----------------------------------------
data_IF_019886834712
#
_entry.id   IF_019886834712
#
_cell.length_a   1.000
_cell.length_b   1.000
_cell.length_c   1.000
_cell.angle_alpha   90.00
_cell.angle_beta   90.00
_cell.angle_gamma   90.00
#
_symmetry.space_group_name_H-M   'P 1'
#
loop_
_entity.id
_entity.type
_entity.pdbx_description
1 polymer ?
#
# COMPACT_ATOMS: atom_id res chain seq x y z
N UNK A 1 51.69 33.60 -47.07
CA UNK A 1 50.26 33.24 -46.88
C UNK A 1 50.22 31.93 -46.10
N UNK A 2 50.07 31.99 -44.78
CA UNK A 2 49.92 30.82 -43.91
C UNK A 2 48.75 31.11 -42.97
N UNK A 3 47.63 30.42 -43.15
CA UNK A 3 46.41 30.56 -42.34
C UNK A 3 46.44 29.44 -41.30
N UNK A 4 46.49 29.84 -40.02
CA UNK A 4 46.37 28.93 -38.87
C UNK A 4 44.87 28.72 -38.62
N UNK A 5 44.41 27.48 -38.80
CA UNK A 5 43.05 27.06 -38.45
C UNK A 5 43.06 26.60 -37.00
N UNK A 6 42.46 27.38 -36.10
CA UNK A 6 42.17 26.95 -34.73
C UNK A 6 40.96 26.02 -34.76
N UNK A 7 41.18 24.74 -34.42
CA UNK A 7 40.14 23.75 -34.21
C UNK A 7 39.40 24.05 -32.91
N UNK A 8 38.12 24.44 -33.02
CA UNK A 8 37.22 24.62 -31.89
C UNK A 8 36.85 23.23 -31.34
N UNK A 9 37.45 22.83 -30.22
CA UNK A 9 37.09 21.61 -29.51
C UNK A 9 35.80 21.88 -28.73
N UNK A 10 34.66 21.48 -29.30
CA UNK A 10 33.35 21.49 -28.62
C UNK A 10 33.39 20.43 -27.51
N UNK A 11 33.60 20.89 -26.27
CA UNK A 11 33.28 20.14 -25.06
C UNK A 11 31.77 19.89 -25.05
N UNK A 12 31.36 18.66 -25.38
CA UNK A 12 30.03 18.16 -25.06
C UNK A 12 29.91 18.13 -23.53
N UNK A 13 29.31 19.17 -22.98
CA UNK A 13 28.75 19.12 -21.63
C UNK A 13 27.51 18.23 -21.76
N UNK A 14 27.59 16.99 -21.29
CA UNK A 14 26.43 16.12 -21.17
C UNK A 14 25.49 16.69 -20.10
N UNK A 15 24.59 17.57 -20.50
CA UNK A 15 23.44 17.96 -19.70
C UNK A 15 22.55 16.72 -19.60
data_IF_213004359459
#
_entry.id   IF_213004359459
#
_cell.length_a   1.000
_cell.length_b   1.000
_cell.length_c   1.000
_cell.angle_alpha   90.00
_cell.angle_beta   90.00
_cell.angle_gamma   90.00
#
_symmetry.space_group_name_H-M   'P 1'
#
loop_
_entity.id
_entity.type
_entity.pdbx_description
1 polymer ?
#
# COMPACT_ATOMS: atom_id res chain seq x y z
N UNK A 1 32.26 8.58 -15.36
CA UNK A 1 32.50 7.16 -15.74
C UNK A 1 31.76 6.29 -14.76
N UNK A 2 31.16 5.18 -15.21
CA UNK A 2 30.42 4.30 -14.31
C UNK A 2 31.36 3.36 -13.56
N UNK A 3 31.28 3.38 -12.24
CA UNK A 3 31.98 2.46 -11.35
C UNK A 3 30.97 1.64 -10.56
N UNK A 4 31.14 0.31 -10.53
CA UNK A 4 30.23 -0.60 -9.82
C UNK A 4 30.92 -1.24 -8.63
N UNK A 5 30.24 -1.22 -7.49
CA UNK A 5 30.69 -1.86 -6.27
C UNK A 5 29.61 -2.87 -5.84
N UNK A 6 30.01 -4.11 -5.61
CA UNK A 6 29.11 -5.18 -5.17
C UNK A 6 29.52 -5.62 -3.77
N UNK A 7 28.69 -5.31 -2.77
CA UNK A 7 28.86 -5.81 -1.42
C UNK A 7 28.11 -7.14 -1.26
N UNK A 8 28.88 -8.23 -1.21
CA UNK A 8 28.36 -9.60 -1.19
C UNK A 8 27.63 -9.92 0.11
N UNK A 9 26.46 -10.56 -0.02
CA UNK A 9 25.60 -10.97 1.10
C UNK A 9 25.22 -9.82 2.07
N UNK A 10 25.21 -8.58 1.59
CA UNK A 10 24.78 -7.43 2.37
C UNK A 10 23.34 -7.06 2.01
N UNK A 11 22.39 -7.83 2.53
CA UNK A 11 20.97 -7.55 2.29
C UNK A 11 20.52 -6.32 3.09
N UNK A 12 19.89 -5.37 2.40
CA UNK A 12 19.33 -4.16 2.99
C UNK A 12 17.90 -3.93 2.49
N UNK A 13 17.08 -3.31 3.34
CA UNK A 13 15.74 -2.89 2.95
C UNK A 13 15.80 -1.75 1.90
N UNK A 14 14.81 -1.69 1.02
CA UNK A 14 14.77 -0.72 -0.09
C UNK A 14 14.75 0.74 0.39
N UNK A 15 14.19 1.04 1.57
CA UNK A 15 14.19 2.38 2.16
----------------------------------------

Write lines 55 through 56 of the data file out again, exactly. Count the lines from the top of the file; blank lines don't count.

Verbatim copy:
CA UNK A 12 30.03 18.16 -25.06
C UNK A 12 29.91 18.13 -23.53